Trumbull mail, holiday packages get dumped in Easton

“Merry Christmas Elizabeth, Love Granny and Grandpa.” That was the message tucked into a box containing the children’s book Three French Hens.

But Elizabeth’s gift from her grandparents won’t be under the Christmas tree.

That’s because the book was one of 10 packages and about 100 pieces of mail  dumped in the road and behind a stonewall on Northwood Drive in Easton, Conn.

A Northwood Drive neighbor called the Easton Police Department Dec. 12 to complain about a large amount of boxes and papers dumped in and around the cul de sac.

“Most are from Trumbull, a few from Monroe and one from Shelton,” Easton Captain Richard Doyle said. “We are working with postal inspectors and once this stuff dries out we will turn it over to the individual towns to conduct investigations.”

What police found surprised them in its magnitude. Boxes shipped by Amazon and other companies and stolen mail, including bills, Christmas cards and personal mail bearing recent postmarks and ship dates never made it to their intended destination.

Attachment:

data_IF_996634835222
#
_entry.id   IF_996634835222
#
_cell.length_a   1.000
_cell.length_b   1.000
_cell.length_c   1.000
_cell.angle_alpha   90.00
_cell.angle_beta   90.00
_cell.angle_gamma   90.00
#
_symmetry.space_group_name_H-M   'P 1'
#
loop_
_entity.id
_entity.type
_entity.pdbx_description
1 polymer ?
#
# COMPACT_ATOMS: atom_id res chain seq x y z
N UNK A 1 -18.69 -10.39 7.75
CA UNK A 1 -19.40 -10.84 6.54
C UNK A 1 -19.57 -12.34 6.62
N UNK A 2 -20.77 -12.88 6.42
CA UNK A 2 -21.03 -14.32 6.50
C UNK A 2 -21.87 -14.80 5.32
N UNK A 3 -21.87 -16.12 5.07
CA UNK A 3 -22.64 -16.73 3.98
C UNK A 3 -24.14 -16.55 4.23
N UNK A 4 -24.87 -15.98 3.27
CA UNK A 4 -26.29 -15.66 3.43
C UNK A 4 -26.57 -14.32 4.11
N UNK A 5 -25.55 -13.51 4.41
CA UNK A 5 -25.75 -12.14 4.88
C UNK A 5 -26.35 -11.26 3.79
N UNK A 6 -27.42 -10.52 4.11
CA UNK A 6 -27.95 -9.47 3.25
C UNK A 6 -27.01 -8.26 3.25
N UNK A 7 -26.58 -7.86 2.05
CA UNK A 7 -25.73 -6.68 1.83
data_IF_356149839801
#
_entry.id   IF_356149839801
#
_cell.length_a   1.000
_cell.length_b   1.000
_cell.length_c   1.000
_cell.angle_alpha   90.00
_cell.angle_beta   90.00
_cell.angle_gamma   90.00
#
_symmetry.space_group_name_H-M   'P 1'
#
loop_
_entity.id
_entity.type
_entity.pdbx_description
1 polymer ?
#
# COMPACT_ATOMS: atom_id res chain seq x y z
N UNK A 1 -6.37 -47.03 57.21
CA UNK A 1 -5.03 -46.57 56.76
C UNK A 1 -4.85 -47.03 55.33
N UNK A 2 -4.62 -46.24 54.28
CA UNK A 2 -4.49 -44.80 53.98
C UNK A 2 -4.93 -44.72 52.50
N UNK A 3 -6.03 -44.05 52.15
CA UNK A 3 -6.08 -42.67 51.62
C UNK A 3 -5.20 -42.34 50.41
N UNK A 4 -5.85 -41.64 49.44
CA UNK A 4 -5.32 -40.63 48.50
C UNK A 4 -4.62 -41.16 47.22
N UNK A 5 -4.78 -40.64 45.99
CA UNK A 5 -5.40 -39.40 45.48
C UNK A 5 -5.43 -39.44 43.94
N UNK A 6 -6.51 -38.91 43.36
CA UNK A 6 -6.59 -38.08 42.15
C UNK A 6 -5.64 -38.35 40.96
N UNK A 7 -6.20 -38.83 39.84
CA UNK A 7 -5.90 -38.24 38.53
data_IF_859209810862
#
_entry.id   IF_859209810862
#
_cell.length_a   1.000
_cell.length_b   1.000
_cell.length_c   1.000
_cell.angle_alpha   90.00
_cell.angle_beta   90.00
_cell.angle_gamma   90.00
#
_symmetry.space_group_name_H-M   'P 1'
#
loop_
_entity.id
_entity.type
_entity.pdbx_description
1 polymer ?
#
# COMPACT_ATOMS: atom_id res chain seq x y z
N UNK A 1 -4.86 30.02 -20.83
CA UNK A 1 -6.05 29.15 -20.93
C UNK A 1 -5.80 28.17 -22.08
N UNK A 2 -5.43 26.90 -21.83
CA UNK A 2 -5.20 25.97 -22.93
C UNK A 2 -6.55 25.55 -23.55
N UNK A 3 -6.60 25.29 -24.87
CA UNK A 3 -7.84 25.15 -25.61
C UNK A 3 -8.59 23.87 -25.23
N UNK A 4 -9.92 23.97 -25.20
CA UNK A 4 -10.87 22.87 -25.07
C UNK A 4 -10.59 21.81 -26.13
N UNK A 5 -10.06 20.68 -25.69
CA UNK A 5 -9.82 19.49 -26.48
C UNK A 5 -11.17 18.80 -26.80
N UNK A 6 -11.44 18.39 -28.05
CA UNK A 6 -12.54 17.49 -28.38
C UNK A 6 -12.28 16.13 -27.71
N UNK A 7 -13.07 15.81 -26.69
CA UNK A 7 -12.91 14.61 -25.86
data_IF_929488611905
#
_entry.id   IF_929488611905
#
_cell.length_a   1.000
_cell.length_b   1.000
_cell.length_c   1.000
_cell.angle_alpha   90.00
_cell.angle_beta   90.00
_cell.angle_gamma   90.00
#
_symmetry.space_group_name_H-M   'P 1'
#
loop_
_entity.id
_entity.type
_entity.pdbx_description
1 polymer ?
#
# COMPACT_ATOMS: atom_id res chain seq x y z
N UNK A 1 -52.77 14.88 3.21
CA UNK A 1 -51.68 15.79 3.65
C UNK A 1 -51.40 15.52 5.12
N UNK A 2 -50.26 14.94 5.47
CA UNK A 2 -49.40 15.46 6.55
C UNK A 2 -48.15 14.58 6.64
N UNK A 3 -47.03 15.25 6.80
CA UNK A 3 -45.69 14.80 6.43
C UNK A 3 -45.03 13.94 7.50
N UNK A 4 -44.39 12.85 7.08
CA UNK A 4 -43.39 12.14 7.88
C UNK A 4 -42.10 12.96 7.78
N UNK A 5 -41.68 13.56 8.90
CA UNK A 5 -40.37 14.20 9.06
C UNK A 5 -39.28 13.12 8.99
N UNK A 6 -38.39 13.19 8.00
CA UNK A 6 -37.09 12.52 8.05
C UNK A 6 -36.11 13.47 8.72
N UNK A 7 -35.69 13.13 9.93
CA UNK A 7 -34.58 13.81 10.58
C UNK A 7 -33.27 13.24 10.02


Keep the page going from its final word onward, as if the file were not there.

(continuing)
Displayed on a table and on the floor of the police department evidence room the misbegotten trove reeks of rotting cardboard and paper. The postmarks and ship dates were for the past few weeks, some as recent as Dec. 8. Others have faded away from being weathered.

A payment check to Hoffman Fuel Company was among the items. Surprisingly not one package nor piece of mail was from Easton.

All of the boxes were opened. Christmas cards and personal mail was opened, but some envelopes that appeared to contain bills were rejected.

“Someone won’t be getting these Christmas candles,” Captain Doyle said, pointing to a box of decorations intended to light up someone’s window. Nor will someone be getting a brown jacket or a hot pink dress, which were among the discarded items.

“They were looking for money, checks, small electronics,” Captain Doyle said. A packing slip for a digital watch was in an empty mailer.

To prevent theives from stealing mail and packages, Captain Doyle urges people to bring their mail to the post office or U.S. Postal Service authorized mailbox rather than leaving it in their roadside mailbox.

“Track your boxes sent by UPS and Fed Ex,” he said. “Try to have someone at home when they are delivered.”

He also urges people to keep close track of their bank accounts and other personal accounts.